The cultural free-haven ADM (Amsterdamse Droggdok Maatschappij), one of the last largest Amsterdam-based self-organised communities with about 100 people of all ages and nationalities, was evicted on 7 January 2019. The terrain, located in a neglected shipyard from the Amsterdam Drydock Company, was first squatted in 1987, and later again in 1997. Over the years, it gave rise to a social organisation and its ever-growing spatial arrangement of biodiverse habitats, with dozens of self-built structures that served as working and living areas, hosted permaculture practices and myriad cultural events.
Although the Dutch squatting ban came into effect in 2010, the practice of squatting, popularised since the 1960s, continued in the Netherlands, albeit on a limited scale. In the case of ADM, the community has been fighting in the tribunals to prevent eviction since 2015. Despite the efforts of their seven lawyers, and all the individuals and organisations who supported their struggle through more than 20 court cases, the last sentence of summer 2018 led to their eviction. The right to property has, this time, prevailed over human rights, environmental protection, and even the series of investigations of corruption associated with the property’s owners. The city has, nevertheless, assigned a new terrain (de slibvelden) in Amsterdam North to the residents, where the majority of them have moved.
With the ADM eviction, Amsterdam also loses one of the architectures that epitomised the once radical and visionary housing projects that the city seemed able to realise. Long under fierce real estate speculation, the majority of its population now struggle to find affordable housing options, notwithstanding the initiatives of cooperatives and some public agencies. In this uninspiring context, the architectures of the squatting movement still unleash strategies of subversion against the market-oriented housing models and policies that overwhelmingly lead the development of cities. The spatial and legal strategies used by squatters to appropriate the urban fabric are a reminder that other urban and domestic arrangements, and non-commercial forms of communal living are still possible and viable. And the squatters’ argument that the people’s right to housing supersedes the right to own property seems particularly pressing today.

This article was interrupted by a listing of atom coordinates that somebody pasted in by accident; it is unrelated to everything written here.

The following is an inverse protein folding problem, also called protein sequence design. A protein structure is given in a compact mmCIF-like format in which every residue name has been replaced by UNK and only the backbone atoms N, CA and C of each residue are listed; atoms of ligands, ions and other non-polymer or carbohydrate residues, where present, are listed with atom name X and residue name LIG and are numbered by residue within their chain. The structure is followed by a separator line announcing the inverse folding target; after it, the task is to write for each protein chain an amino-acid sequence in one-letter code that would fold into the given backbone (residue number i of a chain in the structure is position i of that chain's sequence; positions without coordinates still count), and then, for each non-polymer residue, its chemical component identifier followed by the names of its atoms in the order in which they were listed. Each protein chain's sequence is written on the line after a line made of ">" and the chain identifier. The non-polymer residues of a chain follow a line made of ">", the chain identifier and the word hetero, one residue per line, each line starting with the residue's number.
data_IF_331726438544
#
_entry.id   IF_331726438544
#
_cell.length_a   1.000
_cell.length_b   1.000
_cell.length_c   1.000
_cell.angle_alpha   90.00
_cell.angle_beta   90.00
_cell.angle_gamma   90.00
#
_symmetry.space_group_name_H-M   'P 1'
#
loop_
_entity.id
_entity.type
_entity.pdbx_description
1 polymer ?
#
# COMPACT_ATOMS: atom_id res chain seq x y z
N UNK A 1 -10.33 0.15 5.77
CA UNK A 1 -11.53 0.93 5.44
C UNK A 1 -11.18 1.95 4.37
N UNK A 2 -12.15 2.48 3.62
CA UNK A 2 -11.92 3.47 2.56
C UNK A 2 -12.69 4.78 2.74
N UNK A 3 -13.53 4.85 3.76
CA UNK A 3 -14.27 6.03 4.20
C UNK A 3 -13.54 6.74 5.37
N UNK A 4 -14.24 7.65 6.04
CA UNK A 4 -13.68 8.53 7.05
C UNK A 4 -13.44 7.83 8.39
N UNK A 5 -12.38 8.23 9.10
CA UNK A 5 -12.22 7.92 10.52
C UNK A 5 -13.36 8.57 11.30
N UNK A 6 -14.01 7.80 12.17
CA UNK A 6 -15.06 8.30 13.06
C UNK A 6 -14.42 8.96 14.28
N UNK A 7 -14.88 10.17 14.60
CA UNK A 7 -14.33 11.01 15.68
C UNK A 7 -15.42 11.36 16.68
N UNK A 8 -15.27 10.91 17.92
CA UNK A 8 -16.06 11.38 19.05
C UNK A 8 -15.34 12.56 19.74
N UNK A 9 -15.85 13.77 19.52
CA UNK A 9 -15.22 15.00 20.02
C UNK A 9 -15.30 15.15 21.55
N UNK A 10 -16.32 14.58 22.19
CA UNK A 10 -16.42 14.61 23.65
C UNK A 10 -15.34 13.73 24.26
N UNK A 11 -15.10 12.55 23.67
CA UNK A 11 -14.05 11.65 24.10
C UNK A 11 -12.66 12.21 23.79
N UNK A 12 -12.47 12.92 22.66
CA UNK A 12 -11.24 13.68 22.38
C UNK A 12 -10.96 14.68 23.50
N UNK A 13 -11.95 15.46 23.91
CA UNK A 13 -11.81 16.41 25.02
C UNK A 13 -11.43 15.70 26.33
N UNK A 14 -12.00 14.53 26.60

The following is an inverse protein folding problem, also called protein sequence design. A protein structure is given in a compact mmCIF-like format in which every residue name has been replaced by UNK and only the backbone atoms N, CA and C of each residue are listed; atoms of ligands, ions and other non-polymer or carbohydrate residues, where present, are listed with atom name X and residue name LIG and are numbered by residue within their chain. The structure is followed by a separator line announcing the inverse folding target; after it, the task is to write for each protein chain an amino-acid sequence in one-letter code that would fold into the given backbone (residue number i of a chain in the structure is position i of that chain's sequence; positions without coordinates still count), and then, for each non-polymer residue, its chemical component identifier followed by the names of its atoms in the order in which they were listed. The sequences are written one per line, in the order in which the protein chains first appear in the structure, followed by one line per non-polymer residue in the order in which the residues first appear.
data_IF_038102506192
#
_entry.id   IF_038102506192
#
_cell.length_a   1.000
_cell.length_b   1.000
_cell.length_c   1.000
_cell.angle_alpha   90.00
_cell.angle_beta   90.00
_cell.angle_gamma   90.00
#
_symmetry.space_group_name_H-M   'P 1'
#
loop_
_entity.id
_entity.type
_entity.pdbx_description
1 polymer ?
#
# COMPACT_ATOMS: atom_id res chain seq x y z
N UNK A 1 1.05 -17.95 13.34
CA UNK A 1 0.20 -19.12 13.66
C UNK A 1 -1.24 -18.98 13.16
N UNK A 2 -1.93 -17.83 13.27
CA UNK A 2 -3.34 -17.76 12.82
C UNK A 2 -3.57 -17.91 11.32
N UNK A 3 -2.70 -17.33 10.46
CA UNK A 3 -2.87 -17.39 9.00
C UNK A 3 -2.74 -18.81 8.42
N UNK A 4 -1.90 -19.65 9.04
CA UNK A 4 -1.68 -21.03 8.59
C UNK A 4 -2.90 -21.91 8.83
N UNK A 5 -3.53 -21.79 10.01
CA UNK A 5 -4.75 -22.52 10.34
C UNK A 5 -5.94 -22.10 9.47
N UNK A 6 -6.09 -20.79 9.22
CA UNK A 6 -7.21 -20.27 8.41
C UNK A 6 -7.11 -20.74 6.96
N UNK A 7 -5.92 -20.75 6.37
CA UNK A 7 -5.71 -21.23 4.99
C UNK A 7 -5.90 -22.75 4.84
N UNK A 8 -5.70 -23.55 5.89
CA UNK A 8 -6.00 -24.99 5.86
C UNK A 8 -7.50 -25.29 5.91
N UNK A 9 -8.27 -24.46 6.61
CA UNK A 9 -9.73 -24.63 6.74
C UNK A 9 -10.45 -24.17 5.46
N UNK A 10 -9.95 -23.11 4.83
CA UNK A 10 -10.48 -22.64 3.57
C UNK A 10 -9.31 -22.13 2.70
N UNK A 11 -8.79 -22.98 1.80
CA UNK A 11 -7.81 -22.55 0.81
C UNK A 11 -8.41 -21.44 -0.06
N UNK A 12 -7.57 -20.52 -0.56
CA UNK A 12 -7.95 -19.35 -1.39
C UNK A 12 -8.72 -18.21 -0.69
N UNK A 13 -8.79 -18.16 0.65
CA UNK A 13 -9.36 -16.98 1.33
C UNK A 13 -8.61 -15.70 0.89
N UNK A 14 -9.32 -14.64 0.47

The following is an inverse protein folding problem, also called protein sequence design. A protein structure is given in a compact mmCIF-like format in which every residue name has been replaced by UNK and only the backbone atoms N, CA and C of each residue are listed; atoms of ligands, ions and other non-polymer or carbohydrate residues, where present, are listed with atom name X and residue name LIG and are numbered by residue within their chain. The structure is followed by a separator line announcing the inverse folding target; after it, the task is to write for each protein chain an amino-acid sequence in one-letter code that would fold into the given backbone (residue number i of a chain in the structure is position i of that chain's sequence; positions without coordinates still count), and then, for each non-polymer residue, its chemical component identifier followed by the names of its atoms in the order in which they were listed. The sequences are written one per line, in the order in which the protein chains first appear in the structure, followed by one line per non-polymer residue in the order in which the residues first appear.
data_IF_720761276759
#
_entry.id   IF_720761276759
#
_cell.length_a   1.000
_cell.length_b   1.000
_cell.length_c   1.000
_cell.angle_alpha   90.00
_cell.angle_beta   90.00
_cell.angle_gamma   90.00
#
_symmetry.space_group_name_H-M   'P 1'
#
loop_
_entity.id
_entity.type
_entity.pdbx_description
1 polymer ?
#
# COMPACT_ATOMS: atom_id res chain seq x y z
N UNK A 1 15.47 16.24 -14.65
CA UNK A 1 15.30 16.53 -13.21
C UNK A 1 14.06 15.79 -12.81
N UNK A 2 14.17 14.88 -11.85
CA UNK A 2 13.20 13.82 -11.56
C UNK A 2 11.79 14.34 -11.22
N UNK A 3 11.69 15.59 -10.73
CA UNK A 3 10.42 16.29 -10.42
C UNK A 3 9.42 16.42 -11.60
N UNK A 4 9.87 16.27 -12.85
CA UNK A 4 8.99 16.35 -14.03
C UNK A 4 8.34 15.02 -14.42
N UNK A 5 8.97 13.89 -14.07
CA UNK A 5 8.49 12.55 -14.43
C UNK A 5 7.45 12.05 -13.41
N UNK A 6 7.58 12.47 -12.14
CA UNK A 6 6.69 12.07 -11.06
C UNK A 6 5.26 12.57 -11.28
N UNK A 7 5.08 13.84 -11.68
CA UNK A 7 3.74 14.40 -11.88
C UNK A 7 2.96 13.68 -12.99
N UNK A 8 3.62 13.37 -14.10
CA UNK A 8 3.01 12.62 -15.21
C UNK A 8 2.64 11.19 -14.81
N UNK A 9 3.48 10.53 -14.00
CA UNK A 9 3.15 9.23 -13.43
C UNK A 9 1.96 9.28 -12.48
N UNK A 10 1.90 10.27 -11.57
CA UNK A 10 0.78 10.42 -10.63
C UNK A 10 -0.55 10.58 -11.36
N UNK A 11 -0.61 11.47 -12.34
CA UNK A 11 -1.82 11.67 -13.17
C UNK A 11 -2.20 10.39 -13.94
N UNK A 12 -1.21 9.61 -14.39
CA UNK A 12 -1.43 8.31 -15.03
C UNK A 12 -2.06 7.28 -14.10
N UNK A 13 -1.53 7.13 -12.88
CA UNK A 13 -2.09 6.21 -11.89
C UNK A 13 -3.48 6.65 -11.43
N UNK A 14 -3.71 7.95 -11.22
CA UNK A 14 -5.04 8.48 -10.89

Regrettably, discussions among urban planners, scholars and policy-makers around affordable housing and the growing barriers for equal access to housing in cities too often abstain from re-examining vacancy and questioning notions of property. Meanwhile, sharing unoccupied domestic spaces has become a synonym of corporate monetary exchange instead of a form of solidarity, and co-working/living are mantras for flagship high-end developments. Increasingly appropriated by designers, developers and anti-squat companies, the architectural typologies and strategies of temporary occupation of uninhabited spaces, and the reuse of materials and aesthetics instigated by the squatting movement, are now marketed devoid of their original ideals today.
The architecture of the home and housing is, rather than a people’s right, a preferred form of investment and repository of capital. The object of speculative operations and completely imbricated in the neoliberal policies of urban development, a majority of contemporary housing projects and policies follow the logic of the market and render evident forms of precarity and processes of unequal access and accumulation of capital among the population. Inequalities that perpetuate centuries of targeted violence towards the excluded and oppressed through master plans and design strategies, in which the architectural community is also complicit.
By collectively inhabiting vacant premises, and imagining other models of family and ownership, the squatter movement has set up infrastructures of domestic solidarity. Across the country, squatters have opened spaces for multigenerational and diverse habitation for those who champion collective living, who don’t have access to a home, or even to legal residency status. Through the appropriation and maintenance of structures, these communities have designed models for welcoming, inclusive, affordable architecture with a cultural value, and even sites for multispecies coexistence.
Despite the ban, and unfortunately unlike the case of ADM, a considerable number of squatted spaces in the Netherlands have acquired legal status. Although their radical postulates have had to accommodate more normative approaches, the spatial heritage of the squatting movement still offers alternatives to neoliberal urban renewal and exploitative policies. The survival of these communal spaces has also allowed for the conservation of historic structures and relevant forms of social, cultural and political knowledge engendered inside them that, without the intervention and maintenance of squatters, would have disappeared long ago. The eviction and demolition of ADM is, therefore, a sign of the urgent need to fight in the name of more sensible policies in the city.
The call to recognise the spatial practices of the squatting movement in histories of architecture and their operational platforms aims to stimulate a debate on how architectural projects could mediate between vacancy, ownership and the right to housing. This appeal is launched by, and despite, acknowledging the fragility of these communities, as well as the need to carefully limit the processes of institutional appropriation. Yet, in celebrating and protecting forms of spatial practice, and cultural and political knowledge that are generally precarious, non-author-based and often criminalised, we are also inviting architects to fight for, and design, the terrain for other political possibilities. For actions that engender a city where housing is not a commodity.